Aug 21, 2014

Perturbation biology models predict c-Myc as an effective co-target in RAF inhibitor resistant melanoma cells

BioRxiv : the Preprint Server for Biology
Anil KorkutChris Sander

Abstract

Systematic prediction of cellular response to perturbations is a central challenge in biology, both for mechanistic explanations and for the design of effective therapeutic interventions. We addressed this challenge using a computational/experimental method, termed perturbation biology, which combines high-throughput (phospho)proteomic and phenotypic response profiles to targeted perturbations, prior information from signaling databases and network inference algorithms from statistical physics. The resulting network models are computationally executed to predict the effects of tens of thousands of untested perturbations. We report cell type-specific network models of signaling in RAF-inhibitor resistant melanoma cells based on data from 89 combinatorial perturbation conditions and 143 readouts per condition. Quantitative simulations predicted c-Myc as an effective co-target with BRAF or MEK. Experiments showed that co-targeting c-Myc, using the BET bromodomain inhibitor JQ1, and the RAF/MEK pathway, using kinase inhibitors is both effective and synergistic in this context. We propose these combinations as pre-clinical candidates to prevent or overcome RAF inhibitor resistance in melanoma.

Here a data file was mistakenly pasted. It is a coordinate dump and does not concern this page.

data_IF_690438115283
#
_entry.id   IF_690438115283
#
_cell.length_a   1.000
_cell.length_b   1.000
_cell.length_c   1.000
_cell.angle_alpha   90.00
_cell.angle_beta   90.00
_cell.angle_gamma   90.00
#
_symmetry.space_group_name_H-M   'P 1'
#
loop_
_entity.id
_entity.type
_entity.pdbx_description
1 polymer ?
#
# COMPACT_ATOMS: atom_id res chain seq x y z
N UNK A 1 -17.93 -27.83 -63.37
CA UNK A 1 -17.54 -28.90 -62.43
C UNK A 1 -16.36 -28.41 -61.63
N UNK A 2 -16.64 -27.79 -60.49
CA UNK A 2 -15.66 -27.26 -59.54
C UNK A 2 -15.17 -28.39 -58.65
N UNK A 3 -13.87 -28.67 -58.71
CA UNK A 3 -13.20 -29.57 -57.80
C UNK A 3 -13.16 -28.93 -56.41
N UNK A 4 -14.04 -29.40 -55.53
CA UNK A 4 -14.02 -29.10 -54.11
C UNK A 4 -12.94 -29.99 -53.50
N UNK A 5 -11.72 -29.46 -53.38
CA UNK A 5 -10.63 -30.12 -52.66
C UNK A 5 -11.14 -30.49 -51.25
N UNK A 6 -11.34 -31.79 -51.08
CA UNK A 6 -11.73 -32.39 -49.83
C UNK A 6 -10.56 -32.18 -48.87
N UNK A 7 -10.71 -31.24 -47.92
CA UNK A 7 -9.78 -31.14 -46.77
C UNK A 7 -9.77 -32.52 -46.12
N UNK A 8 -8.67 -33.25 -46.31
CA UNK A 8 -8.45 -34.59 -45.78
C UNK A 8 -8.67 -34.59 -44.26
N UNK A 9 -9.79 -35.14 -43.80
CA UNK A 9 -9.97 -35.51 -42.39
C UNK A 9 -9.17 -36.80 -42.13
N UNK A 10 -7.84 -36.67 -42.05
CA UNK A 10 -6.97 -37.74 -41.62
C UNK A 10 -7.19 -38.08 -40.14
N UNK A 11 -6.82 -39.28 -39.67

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Mentioned in this Paper

MYC protein, human
BRAF protein, human
Braf Gene Mutation
Inhibitors
Mitogen-Activated Protein Kinase Kinases
Melanoma vaccine
Proteomics
c-myc Genes
High Throughput Analysis
Signal Pathways

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